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Asian Pay May Impact U.S. Employers

Monday, February 6, 2012
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Hoping to attract talent from a limited pool, Asian companies are now paying higher executive salaries than Western European businesses, and will catch up to U.S. levels by 2013, according to a recent report by Mercer.

In contrast, salaries in the United States have stagnated due to the financial crisis and weak economy. Another factor has been the intense scrutiny of executive pay in America and Canada as shareholders and regulators demand transparency and alignment of pay and performance, according to Mercer.

"In my mind, the democratization of pay around the world is a good thing," says Gregg Passin, a partner in Mercer's human capital business in New York. The Mercer report surveyed consultants familiar with compensation in emerging economies, including India, China, Malaysia and the Middle East.

"Obviously, salary levels in Asia are getting closer and surpassing [those in western countries]," Passin says. "At the executive level ... local nationals, whom we have been educating and have been trained by multinationals, are now in competition. It's not just [within] multinationals, but domestic companies. The pay levels have an effect. These are no longer the low-cost places to do business."

That is having an impact on the manufacturing sector as well.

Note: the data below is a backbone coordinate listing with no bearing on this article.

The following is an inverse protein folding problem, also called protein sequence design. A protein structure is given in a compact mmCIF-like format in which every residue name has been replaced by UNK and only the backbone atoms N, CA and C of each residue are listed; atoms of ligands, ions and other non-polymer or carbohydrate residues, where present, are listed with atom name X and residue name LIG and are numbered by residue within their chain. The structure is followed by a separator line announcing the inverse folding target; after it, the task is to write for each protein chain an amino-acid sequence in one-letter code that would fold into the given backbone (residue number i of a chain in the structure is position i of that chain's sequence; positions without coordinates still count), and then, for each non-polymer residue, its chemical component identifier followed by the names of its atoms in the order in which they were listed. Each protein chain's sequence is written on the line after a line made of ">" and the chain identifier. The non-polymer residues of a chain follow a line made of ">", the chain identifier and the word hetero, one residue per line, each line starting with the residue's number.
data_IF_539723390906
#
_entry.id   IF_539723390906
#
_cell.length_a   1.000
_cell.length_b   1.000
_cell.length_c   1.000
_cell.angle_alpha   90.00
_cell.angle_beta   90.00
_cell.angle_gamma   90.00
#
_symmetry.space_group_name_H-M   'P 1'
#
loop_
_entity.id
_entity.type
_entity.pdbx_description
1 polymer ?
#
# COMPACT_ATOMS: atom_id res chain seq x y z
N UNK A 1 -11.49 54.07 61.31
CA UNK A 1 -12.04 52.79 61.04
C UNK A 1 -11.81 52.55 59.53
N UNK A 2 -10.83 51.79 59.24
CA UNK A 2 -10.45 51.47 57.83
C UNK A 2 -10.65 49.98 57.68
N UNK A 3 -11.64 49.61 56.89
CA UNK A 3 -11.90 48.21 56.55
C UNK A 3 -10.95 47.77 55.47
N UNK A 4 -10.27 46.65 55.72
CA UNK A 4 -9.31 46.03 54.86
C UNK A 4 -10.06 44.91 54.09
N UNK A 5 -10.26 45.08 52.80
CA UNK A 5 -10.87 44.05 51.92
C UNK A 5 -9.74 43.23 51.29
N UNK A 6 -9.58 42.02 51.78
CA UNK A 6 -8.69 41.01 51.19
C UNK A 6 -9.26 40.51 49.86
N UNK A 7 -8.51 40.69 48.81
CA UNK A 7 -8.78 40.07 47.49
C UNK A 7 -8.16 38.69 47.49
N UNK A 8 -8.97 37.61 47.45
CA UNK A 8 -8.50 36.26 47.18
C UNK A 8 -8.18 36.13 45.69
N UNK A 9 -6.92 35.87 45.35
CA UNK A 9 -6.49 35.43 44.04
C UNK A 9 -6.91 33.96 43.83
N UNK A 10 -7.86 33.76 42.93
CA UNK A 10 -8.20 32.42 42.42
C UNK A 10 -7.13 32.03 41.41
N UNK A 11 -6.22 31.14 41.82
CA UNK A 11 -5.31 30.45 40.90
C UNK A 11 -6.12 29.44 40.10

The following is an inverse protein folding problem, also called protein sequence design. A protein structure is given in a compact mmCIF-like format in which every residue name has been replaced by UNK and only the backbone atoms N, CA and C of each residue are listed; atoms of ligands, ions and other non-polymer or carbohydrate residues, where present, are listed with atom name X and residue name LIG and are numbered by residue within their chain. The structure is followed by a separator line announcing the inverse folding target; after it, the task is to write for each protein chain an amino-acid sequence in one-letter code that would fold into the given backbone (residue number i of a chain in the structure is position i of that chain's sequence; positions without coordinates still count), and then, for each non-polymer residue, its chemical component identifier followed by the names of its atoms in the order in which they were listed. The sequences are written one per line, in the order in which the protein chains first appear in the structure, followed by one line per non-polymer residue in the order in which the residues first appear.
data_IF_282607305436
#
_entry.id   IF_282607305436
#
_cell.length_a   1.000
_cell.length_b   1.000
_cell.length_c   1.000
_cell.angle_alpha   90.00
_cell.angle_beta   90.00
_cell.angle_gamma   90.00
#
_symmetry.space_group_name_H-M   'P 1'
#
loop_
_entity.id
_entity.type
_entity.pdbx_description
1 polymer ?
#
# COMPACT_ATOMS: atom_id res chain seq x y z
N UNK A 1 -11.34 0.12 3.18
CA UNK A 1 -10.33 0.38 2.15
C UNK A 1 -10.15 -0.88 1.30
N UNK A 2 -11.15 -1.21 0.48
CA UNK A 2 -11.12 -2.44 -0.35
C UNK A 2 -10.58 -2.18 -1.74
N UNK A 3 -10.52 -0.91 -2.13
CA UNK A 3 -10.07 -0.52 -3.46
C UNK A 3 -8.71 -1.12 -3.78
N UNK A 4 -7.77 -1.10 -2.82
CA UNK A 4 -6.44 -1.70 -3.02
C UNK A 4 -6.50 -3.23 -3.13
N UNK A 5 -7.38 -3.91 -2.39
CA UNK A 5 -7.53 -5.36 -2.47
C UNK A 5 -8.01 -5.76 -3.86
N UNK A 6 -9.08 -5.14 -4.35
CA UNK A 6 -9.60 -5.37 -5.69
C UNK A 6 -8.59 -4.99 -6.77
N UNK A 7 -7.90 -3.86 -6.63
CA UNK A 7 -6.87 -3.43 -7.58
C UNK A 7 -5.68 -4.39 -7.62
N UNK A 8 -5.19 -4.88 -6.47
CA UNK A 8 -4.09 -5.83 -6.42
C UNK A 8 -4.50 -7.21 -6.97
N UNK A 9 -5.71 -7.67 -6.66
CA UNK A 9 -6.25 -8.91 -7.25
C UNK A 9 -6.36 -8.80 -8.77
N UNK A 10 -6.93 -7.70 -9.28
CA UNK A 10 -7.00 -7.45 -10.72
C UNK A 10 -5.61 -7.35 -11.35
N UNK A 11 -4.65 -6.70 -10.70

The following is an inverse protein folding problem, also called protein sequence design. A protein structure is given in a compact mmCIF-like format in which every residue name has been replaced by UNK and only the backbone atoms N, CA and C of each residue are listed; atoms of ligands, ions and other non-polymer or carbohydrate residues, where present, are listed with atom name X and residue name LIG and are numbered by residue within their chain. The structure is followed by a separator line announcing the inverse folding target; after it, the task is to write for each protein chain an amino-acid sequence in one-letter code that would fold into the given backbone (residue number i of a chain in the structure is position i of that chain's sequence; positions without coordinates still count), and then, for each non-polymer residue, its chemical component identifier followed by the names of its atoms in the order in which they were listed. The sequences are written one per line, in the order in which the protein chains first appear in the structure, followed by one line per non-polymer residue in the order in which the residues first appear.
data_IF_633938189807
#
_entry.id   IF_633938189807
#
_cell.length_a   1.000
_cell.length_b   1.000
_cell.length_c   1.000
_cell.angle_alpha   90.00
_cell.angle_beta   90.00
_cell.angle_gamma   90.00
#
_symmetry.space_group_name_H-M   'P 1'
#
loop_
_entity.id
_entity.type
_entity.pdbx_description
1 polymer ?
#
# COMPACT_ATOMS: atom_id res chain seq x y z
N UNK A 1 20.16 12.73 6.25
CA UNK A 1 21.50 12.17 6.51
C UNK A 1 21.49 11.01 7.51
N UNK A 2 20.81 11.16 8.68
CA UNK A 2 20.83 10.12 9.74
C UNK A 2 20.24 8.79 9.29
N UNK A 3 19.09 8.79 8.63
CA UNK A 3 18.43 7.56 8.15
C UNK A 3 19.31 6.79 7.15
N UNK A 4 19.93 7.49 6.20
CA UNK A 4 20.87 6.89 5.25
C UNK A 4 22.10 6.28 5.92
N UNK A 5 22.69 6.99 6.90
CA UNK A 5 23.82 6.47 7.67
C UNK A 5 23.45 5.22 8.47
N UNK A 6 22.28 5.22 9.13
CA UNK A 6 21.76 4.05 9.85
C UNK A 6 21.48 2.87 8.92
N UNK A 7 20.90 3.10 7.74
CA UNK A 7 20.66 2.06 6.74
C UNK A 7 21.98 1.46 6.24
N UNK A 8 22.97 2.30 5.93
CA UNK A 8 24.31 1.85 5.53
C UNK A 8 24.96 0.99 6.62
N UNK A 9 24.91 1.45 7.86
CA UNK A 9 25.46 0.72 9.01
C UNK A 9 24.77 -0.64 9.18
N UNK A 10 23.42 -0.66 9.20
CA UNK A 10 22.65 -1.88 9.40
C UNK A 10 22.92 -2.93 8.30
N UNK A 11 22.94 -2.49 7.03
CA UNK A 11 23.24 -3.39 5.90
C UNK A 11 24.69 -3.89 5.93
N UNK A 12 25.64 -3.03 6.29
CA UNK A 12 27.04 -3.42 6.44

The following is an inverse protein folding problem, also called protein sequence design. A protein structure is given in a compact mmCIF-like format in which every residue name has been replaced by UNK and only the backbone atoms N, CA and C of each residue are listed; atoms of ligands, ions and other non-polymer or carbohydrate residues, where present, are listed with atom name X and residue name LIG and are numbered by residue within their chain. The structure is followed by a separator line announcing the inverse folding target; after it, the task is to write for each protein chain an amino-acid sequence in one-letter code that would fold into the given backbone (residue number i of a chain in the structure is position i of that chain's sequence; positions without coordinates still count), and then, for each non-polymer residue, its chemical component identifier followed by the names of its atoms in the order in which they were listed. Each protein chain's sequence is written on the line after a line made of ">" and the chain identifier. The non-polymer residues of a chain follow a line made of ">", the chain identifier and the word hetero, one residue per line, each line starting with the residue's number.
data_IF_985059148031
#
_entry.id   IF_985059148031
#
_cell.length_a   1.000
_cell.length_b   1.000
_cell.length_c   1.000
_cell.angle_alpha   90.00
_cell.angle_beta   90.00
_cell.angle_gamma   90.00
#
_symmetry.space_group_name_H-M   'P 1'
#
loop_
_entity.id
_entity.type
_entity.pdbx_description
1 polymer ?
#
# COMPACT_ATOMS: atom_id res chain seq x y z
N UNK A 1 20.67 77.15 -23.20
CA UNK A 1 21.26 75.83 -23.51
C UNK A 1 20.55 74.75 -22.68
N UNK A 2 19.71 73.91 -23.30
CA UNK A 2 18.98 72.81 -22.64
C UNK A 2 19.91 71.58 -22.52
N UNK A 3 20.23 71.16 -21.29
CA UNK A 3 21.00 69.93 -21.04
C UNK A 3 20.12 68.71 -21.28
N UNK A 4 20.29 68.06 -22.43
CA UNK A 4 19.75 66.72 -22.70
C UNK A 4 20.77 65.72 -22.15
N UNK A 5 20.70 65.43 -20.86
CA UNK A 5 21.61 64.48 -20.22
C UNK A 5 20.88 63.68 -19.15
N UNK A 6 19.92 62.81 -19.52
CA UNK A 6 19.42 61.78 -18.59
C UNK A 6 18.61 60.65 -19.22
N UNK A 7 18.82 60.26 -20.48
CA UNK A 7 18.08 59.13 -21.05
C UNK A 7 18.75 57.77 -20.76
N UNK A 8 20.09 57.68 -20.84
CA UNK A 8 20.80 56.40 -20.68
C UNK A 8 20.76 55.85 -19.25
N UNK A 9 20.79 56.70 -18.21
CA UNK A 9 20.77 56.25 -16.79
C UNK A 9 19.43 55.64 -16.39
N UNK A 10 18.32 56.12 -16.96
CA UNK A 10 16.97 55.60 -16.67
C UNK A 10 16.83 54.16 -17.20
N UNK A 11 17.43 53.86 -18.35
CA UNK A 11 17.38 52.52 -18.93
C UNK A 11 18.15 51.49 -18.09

An analysis by The Boston Consulting Group finds that the United States may experience a manufacturing renaissance within the next five years as the wage gap with China shrinks and some U.S. states become more attractive to companies.

Flexible-work rules and various government incentives are making some states -- including Mississippi, South Carolina and Alabama -- increasingly competitive as low-cost sites for manufacturing, according to BCG, which is headquartered in Boston.

Chinese wages are "climbing at 15 to 20 percent a year because of the supply-and-demand imbalance for skilled labor," says Harold L. Sirkin, a BCG senior partner. As the value of the yuan continues to increase, the gap between U.S. and Chinese wages is narrowing rapidly.

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Businesses throughout Asia and the Middle East are riding an inflationary bubble, according to Mercer.

Average executive salaries in key Asian countries have increased by an average of 7 percent, with the notable exception of Japan.

Middle Eastern states, such as Saudi Arabia, Kuwait and the United Arab Emirates, are especially competitive. Companies there are introducing deferred bonus plans and annual incentive programs that are linked with performance measures. The Mercer survey predicts base salaries there will increase by 6 percent to 7.5 percent in 2011.

"In these countries, the inflation rate is two or three times what it is here," says William Sheridan, vice president of international human resource services at the National Foreign Trade Council in New York.

"The Mercer analysis confirms what we hear about from our corporate members," he says.

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